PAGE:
The crumhorn, a Northumbrian small pipe, a Scottish small pipe, an Irish uilleann pipe – the display in this showcase features what’s known as wind-cap instruments. They’re also double reed instruments, but with the difference that these instruments have a cap that completely encloses the reed. The air passes through an opening in this wind-cap, while the reed within is able to vibrate freely. So the wind-cap serves as a mouthpiece while also protecting the reed. Because the reed vibrates freely, the sound is generally louder and has richer overtones than when reeds are played directly. Here’s a piece from the Merseburg Incantations, played on a historical woodwind instrument called a rauschfife.
A particularly handsome piece is the musette d'amour, an 18th century French instrument from the bagpipe family. This one is from the house of Chédeville and Hotteterre, which built and also played the instruments. These are our most valuable bagpipes, made of gold brocade and ivory, with silver keys. The musette was very much "en vogue" in 18th century France as part of the fashion for all things pastoral. But what does “pastoral” actually mean in this context?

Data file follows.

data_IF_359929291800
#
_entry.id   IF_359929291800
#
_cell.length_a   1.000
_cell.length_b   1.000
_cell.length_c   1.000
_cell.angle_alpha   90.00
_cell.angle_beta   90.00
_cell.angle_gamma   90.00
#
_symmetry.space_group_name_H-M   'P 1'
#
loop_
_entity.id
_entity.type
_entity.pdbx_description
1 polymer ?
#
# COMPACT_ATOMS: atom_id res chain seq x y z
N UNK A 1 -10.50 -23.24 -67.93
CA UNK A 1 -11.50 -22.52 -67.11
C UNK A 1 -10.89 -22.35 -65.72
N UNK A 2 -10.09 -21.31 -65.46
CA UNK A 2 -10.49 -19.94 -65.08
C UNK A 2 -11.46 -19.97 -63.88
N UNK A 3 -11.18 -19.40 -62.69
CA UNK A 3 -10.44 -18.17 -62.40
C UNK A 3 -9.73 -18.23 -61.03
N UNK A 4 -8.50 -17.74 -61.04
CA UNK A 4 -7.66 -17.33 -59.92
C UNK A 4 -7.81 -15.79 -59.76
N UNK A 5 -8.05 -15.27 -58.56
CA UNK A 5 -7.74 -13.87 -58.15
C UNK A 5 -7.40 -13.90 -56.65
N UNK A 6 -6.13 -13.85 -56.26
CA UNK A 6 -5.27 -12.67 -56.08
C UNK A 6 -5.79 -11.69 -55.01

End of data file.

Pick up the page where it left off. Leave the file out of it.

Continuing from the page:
The dream of a life in harmony with nature – that was what the aristocracy fantasised about from the mid-18th century onwards. The myth of Arcadia entered their homes. That mountainous region of Greece, with its pastoral population, was seen as a symbol of an unspoilt natural world. In order to bring this dream to life, the aristocracy played a game of “Back to Nature”. Which necessarily included the musical instruments played by shepherds, such as bagpipes and hurdy-gurdies.
Even the name, musette d'amour ... isn’t there a hint of the erotic about the instrument, given its elegance? The Rokoko-coquettes, in other words, the prostitutes of those times, were often portrayed with bagpipes. There’s a small drawing in the display case – take a closer look!
All depictions: © Dagmar Trüpschuch